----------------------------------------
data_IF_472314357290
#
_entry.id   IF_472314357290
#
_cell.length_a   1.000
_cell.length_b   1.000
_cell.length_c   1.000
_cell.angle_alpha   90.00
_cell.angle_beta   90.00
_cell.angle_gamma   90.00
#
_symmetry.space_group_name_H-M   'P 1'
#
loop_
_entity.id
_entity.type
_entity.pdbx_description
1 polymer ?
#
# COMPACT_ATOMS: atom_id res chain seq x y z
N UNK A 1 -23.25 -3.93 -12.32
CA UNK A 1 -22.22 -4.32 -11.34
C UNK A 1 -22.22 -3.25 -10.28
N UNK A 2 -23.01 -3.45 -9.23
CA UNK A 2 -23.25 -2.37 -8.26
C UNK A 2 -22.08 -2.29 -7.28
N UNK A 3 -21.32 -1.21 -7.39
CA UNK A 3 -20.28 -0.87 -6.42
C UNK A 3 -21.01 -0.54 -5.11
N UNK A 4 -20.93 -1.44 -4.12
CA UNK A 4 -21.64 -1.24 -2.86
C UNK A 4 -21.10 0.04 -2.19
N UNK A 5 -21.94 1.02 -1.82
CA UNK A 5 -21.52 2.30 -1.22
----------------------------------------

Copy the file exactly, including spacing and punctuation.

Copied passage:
data_IF_472314357290
#
_entry.id   IF_472314357290
#
_cell.length_a   1.000
_cell.length_b   1.000
_cell.length_c   1.000
_cell.angle_alpha   90.00
_cell.angle_beta   90.00
_cell.angle_gamma   90.00
#
_symmetry.space_group_name_H-M   'P 1'
#
loop_
_entity.id
_entity.type
_entity.pdbx_description
1 polymer ?
#
# COMPACT_ATOMS: atom_id res chain seq x y z
N UNK A 1 -23.25 -3.93 -12.32
CA UNK A 1 -22.22 -4.32 -11.34
C UNK A 1 -22.22 -3.25 -10.28
N UNK A 2 -23.01 -3.45 -9.23
CA UNK A 2 -23.25 -2.37 -8.26
C UNK A 2 -22.08 -2.29 -7.28
N UNK A 3 -21.32 -1.21 -7.39
CA UNK A 3 -20.28 -0.87 -6.42
C UNK A 3 -21.01 -0.54 -5.11
N UNK A 4 -20.93 -1.44 -4.12
CA UNK A 4 -21.64 -1.24 -2.86
C UNK A 4 -21.10 0.04 -2.19
N UNK A 5 -21.94 1.02 -1.82
CA UNK A 5 -21.52 2.30 -1.22